Sequential location recommendation plays a huge role in modern life, which can enhance user experience, bring more profit to businesses and assist in government administration. Although methods for location recommendation have evolved significantly thanks to the development of recommendation systems, there is still limited utilization of geographic information, along with the ongoing challenge of addressing data sparsity. In response, we introduce a Proximity-aware based region representation for Sequential Recommendation (PASR for short), built upon the Self-Attention Network architecture. We tackle the sparsity issue through a novel loss function employing importance sampling, which emphasizes informative negative samples during optimization. Moreover, PASR enhances the integration of geographic information by employing a self-attention-based geography encoder to the hierarchical grid and proximity grid at each GPS point. To further leverage geographic information, we utilize the proximity-aware negative samplers to enhance the quality of negative samples. We conducted evaluations using three real-world Location-Based Social Networking (LBSN) datasets, demonstrating that PASR surpasses state-of-the-art sequential location recommendation methods
Large language models (LLMs), like ChatGPT, have shown some human-like cognitive abilities. For comparing these abilities of different models, several benchmarks (i.e. sets of standard test questions) from different fields (e.g., Literature, Biology and Psychology) are often adopted and the test results under traditional metrics such as accuracy, recall and F1, are reported. However, such way for evaluating LLMs can be inefficient and inaccurate from the cognitive science perspective. Inspired by Computerized Adaptive Testing (CAT) used in psychometrics, we propose an adaptive testing framework for LLM evaluation. Rather than using a standard test set and simply reporting accuracy, this approach dynamically adjusts the characteristics of the test questions, such as difficulty, based on the model's performance. This allows for a more accurate estimation of the model's abilities, using fewer questions. More importantly, it allows LLMs to be compared with humans easily, which is essential for NLP models that aim for human-level ability. Our diagnostic reports have found that ChatGPT often behaves like a ``careless student'', prone to slip and occasionally guessing the questions. We conduct a fine-grained diagnosis and rank the latest 6 instruction-tuned LLMs from three aspects of Subject Knowledge, Mathematical Reasoning, and Programming, where GPT4 can outperform other models significantly and reach the cognitive ability of middle-level students. Different tests for different models using efficient adaptive testing -- we believe this has the potential to become a new norm in evaluating large language models.
Nearest neighbor machine translation augments the Autoregressive Translation~(AT) with $k$-nearest-neighbor retrieval, by comparing the similarity between the token-level context representations of the target tokens in the query and the datastore. However, the token-level representation may introduce noise when translating ambiguous words, or fail to provide accurate retrieval results when the representation generated by the model contains indistinguishable context information, e.g., Non-Autoregressive Translation~(NAT) models. In this paper, we propose a novel $n$-gram nearest neighbor retrieval method that is model agnostic and applicable to both AT and NAT models. Specifically, we concatenate the adjacent $n$-gram hidden representations as the key, while the tuple of corresponding target tokens is the value. In inference, we propose tailored decoding algorithms for AT and NAT models respectively. We demonstrate that the proposed method consistently outperforms the token-level method on both AT and NAT models as well on general as on domain adaptation translation tasks. On domain adaptation, the proposed method brings $1.03$ and $2.76$ improvements regarding the average BLEU score on AT and NAT models respectively.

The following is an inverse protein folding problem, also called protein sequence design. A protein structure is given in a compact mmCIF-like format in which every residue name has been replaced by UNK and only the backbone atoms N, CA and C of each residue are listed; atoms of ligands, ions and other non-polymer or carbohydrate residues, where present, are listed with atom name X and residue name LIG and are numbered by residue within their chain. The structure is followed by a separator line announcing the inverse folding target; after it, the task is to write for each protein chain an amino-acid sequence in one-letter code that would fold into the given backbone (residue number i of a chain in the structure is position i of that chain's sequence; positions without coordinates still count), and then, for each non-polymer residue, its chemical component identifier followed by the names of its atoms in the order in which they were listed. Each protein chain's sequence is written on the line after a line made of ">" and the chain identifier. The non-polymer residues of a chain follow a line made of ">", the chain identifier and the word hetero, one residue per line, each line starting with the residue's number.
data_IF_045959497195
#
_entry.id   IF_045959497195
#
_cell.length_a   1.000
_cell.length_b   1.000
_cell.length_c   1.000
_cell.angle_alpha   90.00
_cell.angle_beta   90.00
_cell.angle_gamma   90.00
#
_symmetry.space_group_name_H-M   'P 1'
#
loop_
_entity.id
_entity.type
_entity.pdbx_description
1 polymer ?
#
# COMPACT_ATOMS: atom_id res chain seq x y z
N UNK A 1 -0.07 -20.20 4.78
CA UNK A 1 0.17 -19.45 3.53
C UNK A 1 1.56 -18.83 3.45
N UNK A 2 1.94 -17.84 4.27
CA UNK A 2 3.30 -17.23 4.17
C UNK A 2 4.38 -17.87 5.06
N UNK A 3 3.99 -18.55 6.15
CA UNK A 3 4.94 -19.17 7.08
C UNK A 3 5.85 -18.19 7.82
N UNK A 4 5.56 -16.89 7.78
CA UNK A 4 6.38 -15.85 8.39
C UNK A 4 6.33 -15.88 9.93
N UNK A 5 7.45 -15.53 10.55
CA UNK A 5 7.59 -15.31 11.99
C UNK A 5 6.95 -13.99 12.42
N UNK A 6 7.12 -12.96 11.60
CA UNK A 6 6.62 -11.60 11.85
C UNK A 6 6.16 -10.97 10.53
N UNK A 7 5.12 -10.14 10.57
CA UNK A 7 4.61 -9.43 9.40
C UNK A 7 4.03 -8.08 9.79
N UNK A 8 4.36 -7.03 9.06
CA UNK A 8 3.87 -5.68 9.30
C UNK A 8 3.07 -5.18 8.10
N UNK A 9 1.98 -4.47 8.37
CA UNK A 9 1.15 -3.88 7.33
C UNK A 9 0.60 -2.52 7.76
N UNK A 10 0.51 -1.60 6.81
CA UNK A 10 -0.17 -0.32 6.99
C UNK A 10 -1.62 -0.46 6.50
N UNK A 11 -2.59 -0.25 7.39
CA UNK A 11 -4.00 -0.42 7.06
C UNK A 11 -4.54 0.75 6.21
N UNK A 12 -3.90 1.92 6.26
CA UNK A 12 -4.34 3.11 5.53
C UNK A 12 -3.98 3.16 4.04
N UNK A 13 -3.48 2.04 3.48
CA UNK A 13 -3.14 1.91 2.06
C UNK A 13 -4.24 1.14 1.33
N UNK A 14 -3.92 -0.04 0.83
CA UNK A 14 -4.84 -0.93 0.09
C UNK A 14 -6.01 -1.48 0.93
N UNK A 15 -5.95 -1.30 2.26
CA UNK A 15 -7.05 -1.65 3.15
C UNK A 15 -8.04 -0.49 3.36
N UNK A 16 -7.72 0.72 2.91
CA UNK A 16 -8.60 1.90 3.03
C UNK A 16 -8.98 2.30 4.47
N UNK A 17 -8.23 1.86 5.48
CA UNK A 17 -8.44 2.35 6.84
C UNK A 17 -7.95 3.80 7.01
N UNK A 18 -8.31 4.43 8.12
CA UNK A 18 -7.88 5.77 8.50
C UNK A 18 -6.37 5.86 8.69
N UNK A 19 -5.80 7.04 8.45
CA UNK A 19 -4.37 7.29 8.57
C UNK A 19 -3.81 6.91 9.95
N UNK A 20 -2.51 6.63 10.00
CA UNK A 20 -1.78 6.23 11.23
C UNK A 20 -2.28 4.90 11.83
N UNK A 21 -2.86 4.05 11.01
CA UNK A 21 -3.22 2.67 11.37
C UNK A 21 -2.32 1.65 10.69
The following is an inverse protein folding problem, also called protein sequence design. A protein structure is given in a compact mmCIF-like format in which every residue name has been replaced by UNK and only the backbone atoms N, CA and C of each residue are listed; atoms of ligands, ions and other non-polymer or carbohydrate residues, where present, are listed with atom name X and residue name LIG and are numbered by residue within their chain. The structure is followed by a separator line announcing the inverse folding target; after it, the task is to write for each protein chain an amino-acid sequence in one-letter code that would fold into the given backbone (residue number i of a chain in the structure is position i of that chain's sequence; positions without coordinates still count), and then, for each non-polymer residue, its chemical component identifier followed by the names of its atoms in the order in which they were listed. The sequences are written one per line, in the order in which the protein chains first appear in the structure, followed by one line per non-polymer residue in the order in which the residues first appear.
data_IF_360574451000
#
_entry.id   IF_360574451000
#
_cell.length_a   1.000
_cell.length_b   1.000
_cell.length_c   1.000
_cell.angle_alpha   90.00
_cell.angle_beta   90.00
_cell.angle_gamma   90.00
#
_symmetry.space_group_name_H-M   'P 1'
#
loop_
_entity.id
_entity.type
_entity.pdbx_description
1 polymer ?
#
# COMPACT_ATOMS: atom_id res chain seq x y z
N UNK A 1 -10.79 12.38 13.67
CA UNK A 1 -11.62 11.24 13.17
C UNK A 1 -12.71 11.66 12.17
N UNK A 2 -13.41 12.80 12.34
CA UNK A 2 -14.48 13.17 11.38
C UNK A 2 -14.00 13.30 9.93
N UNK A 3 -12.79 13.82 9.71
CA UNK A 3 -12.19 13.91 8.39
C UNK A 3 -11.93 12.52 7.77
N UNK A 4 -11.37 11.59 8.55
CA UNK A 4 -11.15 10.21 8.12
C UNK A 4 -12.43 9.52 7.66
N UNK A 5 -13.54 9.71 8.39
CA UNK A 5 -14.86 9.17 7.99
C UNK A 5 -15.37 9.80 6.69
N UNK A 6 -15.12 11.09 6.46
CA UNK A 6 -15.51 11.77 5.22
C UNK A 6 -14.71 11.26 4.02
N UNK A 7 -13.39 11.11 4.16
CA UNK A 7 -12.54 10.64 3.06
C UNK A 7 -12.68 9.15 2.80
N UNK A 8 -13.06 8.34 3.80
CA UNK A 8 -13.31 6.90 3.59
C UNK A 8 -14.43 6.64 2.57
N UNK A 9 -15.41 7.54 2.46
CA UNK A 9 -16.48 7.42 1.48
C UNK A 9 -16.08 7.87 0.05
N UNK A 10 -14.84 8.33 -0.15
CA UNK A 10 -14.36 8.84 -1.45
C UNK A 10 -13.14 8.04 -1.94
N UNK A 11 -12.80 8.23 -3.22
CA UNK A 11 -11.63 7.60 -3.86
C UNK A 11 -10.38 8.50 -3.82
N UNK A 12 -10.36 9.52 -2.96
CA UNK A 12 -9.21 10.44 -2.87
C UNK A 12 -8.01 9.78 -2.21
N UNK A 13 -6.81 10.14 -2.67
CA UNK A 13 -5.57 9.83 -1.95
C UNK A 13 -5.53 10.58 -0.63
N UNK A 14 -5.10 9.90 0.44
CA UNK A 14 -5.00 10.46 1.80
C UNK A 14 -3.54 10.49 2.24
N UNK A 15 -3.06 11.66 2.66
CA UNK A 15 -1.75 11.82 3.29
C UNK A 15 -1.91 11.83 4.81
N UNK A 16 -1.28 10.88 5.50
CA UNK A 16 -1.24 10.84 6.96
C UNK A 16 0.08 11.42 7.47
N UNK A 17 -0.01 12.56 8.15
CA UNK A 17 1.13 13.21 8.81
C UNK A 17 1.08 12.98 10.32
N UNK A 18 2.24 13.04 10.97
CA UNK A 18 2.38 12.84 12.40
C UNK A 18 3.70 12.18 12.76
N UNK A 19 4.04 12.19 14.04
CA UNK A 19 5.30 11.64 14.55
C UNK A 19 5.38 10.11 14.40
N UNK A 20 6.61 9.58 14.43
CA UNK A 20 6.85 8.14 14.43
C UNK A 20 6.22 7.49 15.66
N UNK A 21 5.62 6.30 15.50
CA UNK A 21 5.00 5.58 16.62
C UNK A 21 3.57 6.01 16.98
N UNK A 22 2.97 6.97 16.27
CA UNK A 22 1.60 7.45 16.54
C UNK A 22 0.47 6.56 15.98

Discovering new intents is a crucial task in a dialogue system. Most existing methods are limited in transferring the prior knowledge from known intents to new intents. These methods also have difficulties in providing high-quality supervised signals to learn clustering-friendly features for grouping unlabeled intents. In this work, we propose an effective method (Deep Aligned Clustering) to discover new intents with the aid of limited known intent data. Firstly, we leverage a few labeled known intent samples as prior knowledge to pre-train the model. Then, we perform k-means to produce cluster assignments as pseudo-labels. Moreover, we propose an alignment strategy to tackle the label inconsistency during clustering assignments. Finally, we learn the intent representations under the supervision of the aligned pseudo-labels. With an unknown number of new intents, we predict the number of intent categories by eliminating low-confidence intent-wise clusters. Extensive experiments on two benchmark datasets show that our method is more robust and achieves substantial improvements over the state-of-the-art methods.(Code available at https://github.com/hanleizhang/DeepAligned-Clustering)